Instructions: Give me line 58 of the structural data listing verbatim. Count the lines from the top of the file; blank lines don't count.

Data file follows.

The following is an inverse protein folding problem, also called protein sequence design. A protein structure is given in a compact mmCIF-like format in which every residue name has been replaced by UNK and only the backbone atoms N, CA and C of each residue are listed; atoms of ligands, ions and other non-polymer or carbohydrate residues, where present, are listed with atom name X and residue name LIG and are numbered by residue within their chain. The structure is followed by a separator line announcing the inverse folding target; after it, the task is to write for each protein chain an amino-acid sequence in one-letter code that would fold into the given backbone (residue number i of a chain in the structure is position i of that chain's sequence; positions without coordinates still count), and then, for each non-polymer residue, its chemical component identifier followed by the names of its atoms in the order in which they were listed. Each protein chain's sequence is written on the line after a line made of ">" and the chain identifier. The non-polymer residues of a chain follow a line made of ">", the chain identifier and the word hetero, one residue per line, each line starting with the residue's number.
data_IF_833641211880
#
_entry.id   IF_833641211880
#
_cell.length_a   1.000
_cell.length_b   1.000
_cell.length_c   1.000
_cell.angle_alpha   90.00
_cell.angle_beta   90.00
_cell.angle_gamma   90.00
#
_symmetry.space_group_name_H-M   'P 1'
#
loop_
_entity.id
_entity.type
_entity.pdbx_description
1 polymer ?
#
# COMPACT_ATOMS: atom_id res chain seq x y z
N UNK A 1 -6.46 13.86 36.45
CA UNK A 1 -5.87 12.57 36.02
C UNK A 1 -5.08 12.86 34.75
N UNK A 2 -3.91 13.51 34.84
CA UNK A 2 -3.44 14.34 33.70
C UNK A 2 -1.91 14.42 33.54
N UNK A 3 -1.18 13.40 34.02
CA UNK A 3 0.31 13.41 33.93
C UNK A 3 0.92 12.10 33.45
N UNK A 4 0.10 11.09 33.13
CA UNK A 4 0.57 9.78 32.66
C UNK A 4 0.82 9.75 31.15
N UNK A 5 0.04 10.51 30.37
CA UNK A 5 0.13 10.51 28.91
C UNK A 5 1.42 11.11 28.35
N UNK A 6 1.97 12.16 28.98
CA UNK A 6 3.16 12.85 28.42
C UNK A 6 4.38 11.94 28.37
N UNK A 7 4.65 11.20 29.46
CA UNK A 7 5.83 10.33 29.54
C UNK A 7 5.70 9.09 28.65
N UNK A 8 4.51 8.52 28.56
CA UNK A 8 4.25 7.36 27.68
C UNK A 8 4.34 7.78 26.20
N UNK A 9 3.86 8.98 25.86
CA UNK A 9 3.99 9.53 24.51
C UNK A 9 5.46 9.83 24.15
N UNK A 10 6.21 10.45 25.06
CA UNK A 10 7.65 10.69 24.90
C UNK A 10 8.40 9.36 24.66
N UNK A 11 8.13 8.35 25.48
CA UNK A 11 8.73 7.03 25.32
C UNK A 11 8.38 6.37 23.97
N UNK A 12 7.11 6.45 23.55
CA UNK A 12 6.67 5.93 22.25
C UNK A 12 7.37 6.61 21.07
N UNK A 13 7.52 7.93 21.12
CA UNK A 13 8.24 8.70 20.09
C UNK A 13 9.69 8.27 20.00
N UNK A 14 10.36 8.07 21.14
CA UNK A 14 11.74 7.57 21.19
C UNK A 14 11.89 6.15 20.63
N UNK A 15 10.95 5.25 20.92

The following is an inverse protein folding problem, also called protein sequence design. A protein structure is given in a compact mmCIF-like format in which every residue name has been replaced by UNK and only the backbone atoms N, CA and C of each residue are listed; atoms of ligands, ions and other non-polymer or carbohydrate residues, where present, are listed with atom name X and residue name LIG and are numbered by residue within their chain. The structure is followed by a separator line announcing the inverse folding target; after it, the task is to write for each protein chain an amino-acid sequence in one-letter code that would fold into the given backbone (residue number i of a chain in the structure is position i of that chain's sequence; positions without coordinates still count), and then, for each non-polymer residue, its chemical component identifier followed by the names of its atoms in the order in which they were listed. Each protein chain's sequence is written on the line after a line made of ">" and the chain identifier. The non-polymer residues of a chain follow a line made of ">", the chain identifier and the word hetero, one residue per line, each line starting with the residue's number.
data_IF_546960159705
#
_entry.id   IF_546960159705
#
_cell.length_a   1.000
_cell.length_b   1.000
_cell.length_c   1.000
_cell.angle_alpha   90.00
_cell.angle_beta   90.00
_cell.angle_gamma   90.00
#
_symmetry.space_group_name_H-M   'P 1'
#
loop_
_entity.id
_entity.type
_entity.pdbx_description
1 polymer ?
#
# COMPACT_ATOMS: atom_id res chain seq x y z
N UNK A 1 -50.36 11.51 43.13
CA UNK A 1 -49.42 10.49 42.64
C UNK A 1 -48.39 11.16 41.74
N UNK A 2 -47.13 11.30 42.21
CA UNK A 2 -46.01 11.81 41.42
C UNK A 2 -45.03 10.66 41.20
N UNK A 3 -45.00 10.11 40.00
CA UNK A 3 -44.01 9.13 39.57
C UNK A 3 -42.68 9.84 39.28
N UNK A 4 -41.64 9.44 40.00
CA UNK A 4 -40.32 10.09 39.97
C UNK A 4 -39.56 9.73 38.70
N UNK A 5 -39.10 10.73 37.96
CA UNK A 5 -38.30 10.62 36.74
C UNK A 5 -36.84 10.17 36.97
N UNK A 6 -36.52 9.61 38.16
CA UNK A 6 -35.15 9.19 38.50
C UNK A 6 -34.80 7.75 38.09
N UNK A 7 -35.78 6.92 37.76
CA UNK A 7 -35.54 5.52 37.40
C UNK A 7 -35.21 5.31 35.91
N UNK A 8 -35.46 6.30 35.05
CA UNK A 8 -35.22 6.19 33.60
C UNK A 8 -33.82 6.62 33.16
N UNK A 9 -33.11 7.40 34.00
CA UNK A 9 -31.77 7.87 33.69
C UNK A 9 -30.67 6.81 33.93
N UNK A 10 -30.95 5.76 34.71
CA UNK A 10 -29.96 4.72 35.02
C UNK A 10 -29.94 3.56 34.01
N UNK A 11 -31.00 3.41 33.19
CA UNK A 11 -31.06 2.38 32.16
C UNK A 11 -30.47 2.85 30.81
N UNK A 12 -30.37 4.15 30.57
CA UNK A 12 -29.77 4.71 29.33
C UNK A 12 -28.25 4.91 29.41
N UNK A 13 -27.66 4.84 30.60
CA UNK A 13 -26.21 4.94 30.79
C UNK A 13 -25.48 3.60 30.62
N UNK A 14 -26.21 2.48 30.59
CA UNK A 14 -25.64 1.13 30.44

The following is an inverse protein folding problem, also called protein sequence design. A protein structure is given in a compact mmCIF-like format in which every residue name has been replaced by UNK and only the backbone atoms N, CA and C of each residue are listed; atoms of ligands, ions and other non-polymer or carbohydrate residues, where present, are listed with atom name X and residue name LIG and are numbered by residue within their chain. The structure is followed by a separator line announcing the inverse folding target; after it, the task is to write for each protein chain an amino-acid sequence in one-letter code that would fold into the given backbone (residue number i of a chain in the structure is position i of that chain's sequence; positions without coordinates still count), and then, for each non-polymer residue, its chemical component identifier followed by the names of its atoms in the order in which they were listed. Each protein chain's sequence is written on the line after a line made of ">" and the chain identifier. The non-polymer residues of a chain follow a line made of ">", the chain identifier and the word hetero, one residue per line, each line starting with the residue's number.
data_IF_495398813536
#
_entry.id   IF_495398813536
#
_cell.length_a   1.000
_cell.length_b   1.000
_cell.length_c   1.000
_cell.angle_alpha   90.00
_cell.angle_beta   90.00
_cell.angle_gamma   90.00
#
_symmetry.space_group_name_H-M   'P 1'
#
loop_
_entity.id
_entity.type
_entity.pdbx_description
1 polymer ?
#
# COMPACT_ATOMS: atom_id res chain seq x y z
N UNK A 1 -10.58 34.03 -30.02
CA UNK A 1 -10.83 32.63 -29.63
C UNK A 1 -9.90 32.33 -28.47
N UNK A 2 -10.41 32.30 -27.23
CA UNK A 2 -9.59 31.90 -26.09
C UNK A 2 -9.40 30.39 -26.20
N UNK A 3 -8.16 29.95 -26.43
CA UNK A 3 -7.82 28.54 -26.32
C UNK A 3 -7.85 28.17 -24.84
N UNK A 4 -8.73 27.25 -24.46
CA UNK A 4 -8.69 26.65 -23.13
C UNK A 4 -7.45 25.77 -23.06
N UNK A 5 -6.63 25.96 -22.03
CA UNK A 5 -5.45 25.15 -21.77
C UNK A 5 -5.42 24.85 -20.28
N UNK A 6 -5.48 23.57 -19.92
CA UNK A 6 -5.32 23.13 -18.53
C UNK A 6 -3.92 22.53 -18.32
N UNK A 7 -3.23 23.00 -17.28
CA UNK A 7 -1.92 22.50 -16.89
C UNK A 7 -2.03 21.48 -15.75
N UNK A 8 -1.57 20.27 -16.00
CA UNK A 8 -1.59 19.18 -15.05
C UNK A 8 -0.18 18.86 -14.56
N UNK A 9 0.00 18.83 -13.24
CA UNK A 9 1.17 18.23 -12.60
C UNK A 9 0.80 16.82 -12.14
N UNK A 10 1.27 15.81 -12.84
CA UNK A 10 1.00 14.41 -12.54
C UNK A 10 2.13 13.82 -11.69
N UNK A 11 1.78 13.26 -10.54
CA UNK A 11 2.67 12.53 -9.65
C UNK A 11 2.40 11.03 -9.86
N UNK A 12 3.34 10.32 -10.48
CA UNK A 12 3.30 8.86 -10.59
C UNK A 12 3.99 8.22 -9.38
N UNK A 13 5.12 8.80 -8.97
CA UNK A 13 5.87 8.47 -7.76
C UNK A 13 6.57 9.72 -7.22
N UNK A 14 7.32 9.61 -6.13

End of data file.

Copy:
N UNK A 13 7.52 7.93 21.12